The SlideJanuary 08, 2007
What has begun? The erosion of DVD profits. According to Pali Research analysts Richard Greenfield and Mark Smaldon (see this link), 2007 will be the first year in the relatively short history of the now-popular format that DVD sales are expected to drop. It's not hard to fathom why. Popular catalog titles have been used up so all that's left are new releases (some of which will sell well, others of which will not) and double/triple/quadruple dip Special/ Director's/ Anniversary/ Deluxe/ Unrated editions that often receive a lukewarm response. You can't generate additional profits when there's a lack of product, and there are only so many ways a movie can be repackaged. (The only thing that gets me to re-buy a movie is if the video or audio is remastered. It's a rarity that I buy something for new special features, although I did break down And purchase a second copy of Casablanca because I wanted Bacall on Bogart.)
So how much will the pie be reduced? By about 1%, say the analysts. At first, that doesn't sound too bad - until you consider that 1% represents about $230 MILLION. Ouch. Or, looking at it from another perspective, that's about 10 million fewer discs sold in 2007 than in 2006.
Hollywood had hoped that by now high-def DVDs would be picking up enough steam to make up for the regular DVD fall-off, but that doesn't look like it's going to happen. There are some positive developments on the horizon geared toward minimizing the impact of the format war, such as Warner's media that will encode both HD-DVD and Blu-Ray versions of one film on a single disc. There are two issues with that approach: What's it going to cost ($40 per disc?) and will anyone other than Warner Brothers agree to package their movies this way? Then there's the long-awaited combo player that is supposed to make its debut in 2007. Again, cost is an issue. In order to become a mainstream item, the price has to drop below $500 and I would be surprised if this item debuts at less than $1000. Until prices get in line with what consumers expect, high def DVDs will remain niche market items. Remember that it wasn't just portability and superior quality that catapulted DVDs into the mainstream - it was the sub-$200 (now sub-$100) players.
The impact of movie downloads is a two-edged sword. On the one hand, many experts agree that this is the wave of the future. On the other hand, the future isn't here yet and every sale of a download eliminates a DVD sale. (How many people are going to buy a DVD copy and download a copy?) At this point, movie downloaders aren't numerous because in most houses, computers and TVs are separate entities. (Mine included: I have a "computer room" and a "home theater" and they're on different floors.) This will gradually change as the idea of the computer running the home entertainment system becomes more popular. As more houses get digital TVs and have wireless capabilities, the concept should catch on. Eventually, most TVs will have access to huge hard drives (hundreds of TerraBytes) filled with high def movies that can be accessed and played in an instant. Many of those movies will have been downloaded (either purchased or rented). How far away is this? Probably 5-10 years. It won't kill the DVD (at least not instantly), but it may represent the death knell for the small niche high def DVD. Consider the DVD/VHS/laserdisc model. The surge in DVD popularity killed the niche laserdisc almost overnight. The DVD eventually vanquished VHS, but it took a lot longer. That could be what will happen with downloading ten years from now. If you decide to go the high def DVD route, be aware that it may not be a long-term solution.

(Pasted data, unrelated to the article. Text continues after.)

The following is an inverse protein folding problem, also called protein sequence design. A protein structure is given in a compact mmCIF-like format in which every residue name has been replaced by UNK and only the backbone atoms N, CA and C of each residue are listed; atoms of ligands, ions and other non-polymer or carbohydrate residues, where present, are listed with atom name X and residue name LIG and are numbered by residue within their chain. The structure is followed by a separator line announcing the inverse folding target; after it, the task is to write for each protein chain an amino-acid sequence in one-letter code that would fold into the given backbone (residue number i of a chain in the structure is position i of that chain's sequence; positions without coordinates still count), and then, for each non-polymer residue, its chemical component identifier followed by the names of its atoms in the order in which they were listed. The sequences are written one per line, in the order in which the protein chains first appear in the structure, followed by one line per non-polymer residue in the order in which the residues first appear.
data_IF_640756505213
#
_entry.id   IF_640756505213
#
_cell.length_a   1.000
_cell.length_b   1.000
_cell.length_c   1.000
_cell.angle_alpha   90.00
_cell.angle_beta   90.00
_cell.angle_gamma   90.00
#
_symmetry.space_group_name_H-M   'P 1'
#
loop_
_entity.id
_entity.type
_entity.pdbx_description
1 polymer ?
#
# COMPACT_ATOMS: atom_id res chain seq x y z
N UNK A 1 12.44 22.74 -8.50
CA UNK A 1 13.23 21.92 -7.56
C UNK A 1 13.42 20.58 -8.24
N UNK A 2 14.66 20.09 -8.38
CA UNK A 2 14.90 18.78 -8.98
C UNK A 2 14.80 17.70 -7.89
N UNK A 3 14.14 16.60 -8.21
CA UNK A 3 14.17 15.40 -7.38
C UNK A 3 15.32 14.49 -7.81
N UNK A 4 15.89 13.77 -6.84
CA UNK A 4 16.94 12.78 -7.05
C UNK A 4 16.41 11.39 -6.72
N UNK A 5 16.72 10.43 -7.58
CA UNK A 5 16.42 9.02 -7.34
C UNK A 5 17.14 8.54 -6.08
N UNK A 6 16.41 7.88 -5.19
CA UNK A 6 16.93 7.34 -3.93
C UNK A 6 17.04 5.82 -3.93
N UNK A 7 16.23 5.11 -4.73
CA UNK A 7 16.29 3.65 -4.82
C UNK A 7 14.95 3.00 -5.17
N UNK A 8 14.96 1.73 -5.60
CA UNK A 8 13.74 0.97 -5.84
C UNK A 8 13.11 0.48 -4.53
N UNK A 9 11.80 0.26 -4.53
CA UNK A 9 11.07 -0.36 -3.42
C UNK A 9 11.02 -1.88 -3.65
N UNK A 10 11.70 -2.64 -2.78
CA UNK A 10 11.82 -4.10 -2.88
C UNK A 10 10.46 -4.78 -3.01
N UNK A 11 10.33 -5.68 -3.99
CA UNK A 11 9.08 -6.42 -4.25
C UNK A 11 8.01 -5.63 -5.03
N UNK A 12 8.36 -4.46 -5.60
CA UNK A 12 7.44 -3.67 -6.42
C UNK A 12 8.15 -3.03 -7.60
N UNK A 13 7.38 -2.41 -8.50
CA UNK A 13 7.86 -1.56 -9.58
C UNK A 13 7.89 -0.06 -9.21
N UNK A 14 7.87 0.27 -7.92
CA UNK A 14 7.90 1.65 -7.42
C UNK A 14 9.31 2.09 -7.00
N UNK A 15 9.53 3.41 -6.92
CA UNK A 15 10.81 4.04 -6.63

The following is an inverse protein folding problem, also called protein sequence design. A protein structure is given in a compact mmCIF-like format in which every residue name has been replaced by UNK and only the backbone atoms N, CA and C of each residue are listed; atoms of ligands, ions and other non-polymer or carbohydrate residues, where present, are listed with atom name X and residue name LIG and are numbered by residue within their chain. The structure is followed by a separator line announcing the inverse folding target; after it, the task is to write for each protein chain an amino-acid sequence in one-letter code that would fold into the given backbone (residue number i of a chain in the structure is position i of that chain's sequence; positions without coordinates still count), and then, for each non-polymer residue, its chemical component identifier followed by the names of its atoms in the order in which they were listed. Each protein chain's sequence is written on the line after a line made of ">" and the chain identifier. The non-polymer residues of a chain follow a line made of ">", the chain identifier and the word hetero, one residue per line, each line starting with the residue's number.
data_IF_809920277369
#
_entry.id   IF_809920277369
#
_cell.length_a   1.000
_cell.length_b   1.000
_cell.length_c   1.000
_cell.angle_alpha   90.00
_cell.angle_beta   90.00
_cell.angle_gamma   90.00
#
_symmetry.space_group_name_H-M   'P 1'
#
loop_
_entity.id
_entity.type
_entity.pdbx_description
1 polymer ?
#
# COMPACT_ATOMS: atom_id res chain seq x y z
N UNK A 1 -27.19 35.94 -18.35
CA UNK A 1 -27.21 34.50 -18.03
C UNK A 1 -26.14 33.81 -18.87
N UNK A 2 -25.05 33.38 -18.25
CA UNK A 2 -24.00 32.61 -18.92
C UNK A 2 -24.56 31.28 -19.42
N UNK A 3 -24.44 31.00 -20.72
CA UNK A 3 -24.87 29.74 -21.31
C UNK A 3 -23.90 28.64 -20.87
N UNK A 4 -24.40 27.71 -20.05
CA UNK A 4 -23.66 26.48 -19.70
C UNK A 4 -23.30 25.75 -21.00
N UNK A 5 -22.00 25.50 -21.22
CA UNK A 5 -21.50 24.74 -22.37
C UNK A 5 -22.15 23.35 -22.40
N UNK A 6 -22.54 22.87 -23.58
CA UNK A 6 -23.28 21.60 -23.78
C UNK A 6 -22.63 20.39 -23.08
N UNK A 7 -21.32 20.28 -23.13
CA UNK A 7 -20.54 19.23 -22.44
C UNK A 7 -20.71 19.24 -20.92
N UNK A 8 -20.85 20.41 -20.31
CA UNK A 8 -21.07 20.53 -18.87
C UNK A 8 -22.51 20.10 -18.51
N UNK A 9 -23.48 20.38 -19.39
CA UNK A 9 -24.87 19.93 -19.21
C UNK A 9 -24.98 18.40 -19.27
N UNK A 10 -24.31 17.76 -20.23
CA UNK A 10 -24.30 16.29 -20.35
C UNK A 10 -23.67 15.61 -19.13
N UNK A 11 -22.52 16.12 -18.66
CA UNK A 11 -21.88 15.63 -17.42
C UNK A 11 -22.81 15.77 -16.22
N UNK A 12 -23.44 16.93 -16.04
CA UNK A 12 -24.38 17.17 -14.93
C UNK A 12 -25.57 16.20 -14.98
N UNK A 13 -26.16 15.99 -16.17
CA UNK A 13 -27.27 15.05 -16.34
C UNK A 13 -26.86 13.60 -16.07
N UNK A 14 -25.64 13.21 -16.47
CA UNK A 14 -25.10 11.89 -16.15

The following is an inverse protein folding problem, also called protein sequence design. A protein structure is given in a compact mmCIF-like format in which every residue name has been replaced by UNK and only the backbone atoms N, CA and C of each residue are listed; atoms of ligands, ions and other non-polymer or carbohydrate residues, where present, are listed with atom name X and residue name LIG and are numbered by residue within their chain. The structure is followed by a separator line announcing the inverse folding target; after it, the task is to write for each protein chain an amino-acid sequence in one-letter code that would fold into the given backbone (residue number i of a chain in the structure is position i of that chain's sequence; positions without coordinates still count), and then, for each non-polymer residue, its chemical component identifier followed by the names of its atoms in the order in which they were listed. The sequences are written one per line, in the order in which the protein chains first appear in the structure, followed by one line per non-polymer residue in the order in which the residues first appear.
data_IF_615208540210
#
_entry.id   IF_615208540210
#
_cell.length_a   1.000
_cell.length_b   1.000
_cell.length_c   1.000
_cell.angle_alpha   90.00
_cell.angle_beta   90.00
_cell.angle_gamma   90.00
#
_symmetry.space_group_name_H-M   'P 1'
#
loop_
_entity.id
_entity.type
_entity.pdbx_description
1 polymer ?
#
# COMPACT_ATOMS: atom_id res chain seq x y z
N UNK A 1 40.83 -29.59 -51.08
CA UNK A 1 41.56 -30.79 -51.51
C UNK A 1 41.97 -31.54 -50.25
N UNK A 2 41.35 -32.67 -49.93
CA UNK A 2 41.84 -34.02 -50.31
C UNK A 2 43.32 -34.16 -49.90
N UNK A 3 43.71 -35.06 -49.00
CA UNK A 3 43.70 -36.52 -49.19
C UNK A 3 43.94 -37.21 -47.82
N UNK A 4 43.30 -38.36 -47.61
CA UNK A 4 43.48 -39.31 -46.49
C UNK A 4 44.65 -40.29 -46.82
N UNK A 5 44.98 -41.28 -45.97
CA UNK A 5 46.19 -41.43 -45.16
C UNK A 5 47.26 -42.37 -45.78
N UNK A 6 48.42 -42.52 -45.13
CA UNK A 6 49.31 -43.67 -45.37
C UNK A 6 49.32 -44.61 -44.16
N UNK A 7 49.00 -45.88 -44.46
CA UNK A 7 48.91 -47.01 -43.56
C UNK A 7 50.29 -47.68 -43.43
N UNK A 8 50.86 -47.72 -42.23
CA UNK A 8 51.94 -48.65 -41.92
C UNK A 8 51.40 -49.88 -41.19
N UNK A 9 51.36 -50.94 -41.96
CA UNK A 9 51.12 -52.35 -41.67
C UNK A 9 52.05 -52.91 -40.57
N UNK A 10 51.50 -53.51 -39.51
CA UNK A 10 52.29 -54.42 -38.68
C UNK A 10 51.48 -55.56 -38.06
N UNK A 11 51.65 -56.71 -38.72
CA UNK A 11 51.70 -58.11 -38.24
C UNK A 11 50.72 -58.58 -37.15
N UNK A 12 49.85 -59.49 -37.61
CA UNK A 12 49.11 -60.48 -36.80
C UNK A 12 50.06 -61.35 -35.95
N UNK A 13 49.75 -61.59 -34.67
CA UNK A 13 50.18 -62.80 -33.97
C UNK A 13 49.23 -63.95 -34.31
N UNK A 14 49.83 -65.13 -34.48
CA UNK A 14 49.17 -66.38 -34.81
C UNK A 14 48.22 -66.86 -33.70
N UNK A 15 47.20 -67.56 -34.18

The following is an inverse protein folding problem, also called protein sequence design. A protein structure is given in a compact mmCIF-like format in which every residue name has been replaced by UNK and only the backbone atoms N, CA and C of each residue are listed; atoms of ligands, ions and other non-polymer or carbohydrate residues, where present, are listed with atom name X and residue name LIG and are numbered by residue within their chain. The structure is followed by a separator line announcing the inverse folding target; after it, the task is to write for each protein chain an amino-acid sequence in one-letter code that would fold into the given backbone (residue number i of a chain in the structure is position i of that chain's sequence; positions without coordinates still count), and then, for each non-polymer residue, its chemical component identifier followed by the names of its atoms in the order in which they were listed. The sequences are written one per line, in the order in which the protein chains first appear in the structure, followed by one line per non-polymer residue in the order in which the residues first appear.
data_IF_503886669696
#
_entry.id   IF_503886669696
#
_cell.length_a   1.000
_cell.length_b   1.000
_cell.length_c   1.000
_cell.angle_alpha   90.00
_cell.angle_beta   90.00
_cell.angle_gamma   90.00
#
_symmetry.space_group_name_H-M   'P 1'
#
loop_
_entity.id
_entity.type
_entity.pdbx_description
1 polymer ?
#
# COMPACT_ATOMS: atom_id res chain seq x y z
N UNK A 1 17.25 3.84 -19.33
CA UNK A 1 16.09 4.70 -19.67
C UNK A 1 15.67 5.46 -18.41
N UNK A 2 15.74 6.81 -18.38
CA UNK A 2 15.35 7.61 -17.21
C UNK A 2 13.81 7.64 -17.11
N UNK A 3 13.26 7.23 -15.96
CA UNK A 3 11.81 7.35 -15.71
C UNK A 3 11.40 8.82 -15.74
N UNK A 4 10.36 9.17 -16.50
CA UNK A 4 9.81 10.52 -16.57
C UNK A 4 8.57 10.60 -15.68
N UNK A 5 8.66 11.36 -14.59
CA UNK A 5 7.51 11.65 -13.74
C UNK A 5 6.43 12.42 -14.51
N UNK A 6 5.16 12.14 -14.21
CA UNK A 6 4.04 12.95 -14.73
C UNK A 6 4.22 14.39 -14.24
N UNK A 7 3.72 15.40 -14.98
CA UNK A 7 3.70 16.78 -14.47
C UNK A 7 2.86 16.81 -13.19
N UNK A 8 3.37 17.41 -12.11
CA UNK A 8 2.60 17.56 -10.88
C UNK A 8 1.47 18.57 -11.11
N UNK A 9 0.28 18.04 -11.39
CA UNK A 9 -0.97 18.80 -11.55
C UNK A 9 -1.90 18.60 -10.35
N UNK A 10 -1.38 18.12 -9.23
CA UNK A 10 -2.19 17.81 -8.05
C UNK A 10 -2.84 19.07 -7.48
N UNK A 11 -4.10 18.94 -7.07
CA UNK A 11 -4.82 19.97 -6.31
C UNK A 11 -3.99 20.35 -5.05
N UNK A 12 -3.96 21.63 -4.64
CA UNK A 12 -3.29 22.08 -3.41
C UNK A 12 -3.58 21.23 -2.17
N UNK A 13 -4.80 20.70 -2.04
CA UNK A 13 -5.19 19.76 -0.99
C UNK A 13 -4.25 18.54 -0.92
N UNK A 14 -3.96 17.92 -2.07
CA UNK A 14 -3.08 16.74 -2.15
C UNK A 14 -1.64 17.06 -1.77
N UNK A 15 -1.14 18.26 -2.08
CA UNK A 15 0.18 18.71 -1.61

My expectation is that studios are going to become more aggressive about double-dipping on hot movies. We'll probably see movie-only DVD versions of blockbusters on shelves 3-4 months after the movie's debut. Then, a year after the theatrical release, there will be a deluxe box set. This approach worked extremely well for New Line and The Lord of the Rings. It was less successful, but by no means a failure, with King Kong and The Chronicles of Narnia. Don't be surprised if a movie-only Spider-Man 3 arrives on DVD in late summer/early fall with a box set to follow next year. Packages like this rope fans in by promising them a copy of the film quickly (the quicker the better, since it stems the desire to obtain an illegal copy) then extra content later. By the time they're done spending, they will have dropped $40-$50 (including discounts) on one title.
I believe these predictions based on my experiences. Five years ago, I purchased about 200 DVDs. Last year, it was about 50 (and some of those were TV series box sets). This year, it will probably be between 30 and 40. I'm selective and the number of new DVDs that excites me is becoming less numerous. Of course, this could lead to a discussion about how an upsurge in film quality might produce additional sales, but that's another topic for another day.
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